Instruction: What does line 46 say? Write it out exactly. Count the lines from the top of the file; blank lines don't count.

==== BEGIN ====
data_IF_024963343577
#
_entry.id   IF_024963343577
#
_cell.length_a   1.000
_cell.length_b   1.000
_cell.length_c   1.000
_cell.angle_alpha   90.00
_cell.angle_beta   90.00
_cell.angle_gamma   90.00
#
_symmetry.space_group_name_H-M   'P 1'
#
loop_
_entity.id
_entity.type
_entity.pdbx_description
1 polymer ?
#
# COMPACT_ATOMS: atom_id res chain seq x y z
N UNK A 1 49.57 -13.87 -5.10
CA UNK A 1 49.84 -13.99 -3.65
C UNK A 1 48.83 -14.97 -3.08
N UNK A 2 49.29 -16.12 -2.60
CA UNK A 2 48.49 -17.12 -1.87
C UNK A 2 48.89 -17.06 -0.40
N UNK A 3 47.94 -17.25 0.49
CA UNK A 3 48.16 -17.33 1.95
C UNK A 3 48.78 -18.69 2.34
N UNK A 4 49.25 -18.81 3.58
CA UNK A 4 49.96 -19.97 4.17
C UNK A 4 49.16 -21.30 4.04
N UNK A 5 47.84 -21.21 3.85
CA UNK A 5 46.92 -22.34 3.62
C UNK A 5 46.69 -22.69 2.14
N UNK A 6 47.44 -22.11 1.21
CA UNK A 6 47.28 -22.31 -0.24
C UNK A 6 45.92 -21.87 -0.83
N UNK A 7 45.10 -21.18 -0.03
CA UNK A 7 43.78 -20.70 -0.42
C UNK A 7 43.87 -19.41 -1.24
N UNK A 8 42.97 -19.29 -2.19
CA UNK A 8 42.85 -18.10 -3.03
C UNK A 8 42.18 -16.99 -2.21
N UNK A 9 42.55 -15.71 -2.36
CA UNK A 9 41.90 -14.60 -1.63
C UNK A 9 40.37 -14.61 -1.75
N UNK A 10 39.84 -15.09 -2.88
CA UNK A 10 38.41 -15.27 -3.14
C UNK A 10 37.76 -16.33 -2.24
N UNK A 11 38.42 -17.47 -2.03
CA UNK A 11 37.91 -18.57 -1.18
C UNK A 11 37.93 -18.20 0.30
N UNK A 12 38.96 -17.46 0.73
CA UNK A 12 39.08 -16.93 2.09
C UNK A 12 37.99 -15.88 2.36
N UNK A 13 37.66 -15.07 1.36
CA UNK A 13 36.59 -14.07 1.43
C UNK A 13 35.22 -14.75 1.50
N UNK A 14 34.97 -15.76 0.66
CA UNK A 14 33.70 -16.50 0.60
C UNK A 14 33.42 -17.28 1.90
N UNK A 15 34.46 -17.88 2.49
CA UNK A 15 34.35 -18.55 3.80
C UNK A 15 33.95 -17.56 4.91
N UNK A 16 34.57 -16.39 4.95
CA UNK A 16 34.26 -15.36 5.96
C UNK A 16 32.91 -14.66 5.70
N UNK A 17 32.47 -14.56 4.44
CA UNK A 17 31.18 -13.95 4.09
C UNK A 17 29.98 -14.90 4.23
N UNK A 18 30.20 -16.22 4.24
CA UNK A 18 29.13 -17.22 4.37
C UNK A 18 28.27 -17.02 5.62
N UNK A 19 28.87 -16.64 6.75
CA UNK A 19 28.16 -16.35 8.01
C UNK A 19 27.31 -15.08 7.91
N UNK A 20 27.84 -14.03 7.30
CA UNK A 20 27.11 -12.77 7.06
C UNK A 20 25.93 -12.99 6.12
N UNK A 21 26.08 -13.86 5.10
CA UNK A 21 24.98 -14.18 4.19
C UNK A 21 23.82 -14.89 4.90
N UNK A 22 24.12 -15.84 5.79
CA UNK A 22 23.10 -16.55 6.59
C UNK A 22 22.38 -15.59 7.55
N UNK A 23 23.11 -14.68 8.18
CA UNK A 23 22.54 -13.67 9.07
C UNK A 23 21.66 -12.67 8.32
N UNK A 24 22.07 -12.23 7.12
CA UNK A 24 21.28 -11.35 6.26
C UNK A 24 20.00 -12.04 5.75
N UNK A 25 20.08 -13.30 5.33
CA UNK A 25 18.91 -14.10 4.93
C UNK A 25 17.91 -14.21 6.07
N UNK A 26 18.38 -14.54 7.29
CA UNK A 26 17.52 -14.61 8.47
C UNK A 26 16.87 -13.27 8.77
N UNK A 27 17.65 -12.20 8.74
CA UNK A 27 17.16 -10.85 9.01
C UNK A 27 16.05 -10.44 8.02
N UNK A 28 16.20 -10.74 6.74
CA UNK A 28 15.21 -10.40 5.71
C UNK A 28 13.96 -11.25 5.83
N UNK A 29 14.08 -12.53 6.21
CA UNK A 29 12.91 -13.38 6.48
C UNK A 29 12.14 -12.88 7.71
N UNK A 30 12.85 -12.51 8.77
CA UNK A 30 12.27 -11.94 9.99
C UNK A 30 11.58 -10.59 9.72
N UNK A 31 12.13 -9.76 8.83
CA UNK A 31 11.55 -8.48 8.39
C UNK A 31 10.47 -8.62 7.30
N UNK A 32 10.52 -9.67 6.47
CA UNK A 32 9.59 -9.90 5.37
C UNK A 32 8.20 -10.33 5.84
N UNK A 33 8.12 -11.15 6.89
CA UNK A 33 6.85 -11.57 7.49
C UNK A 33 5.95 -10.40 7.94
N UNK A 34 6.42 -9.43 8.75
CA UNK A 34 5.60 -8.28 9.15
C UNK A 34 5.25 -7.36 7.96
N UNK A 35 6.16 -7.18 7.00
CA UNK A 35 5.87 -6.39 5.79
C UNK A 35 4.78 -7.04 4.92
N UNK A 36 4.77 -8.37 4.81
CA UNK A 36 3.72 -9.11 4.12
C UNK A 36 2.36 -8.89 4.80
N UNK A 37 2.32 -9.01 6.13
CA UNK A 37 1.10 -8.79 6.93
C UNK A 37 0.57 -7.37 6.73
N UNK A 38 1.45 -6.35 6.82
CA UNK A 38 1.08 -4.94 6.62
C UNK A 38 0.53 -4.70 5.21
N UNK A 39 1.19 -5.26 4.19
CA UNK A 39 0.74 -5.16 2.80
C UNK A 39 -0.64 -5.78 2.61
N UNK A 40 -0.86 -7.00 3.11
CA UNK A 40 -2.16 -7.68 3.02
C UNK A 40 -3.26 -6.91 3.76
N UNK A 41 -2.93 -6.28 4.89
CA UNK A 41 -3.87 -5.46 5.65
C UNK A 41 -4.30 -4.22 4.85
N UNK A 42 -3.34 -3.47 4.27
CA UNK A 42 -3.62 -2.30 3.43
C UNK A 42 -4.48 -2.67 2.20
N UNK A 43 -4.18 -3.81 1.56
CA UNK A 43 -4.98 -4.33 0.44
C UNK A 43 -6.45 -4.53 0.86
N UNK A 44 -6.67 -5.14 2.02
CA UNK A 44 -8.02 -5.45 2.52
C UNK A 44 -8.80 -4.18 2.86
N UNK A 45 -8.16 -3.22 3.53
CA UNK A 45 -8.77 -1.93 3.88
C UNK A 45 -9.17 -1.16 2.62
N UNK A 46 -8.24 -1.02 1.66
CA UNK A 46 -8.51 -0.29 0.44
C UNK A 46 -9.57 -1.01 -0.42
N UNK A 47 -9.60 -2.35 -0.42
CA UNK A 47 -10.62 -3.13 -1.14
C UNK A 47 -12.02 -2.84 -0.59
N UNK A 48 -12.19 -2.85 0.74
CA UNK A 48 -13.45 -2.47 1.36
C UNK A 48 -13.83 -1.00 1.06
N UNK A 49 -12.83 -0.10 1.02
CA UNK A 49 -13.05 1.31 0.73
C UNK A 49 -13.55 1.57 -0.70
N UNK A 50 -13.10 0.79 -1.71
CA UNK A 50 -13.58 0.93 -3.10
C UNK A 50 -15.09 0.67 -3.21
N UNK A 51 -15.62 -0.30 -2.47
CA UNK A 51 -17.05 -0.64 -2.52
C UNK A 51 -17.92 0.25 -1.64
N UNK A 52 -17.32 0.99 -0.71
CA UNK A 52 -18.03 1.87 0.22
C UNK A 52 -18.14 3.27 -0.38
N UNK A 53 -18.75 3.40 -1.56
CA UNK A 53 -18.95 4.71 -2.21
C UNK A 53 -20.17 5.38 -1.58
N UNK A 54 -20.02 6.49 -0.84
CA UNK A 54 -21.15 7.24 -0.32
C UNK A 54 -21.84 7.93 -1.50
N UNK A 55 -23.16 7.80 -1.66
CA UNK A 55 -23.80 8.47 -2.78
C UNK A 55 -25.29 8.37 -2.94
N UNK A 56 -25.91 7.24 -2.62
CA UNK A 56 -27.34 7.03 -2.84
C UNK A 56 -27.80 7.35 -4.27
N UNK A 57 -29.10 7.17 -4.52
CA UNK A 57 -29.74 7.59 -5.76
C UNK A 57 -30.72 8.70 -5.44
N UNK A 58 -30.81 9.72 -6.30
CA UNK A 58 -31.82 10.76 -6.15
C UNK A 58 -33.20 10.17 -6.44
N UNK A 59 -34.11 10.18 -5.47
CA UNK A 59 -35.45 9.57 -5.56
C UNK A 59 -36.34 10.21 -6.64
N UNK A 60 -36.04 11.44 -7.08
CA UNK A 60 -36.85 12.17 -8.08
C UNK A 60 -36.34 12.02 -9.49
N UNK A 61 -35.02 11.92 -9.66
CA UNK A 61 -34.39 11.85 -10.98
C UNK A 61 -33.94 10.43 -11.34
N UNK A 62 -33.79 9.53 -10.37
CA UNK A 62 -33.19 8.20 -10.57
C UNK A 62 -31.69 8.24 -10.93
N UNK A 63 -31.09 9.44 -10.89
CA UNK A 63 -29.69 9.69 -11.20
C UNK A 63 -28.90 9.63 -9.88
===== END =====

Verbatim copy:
CA UNK A 9 41.90 -14.60 -1.63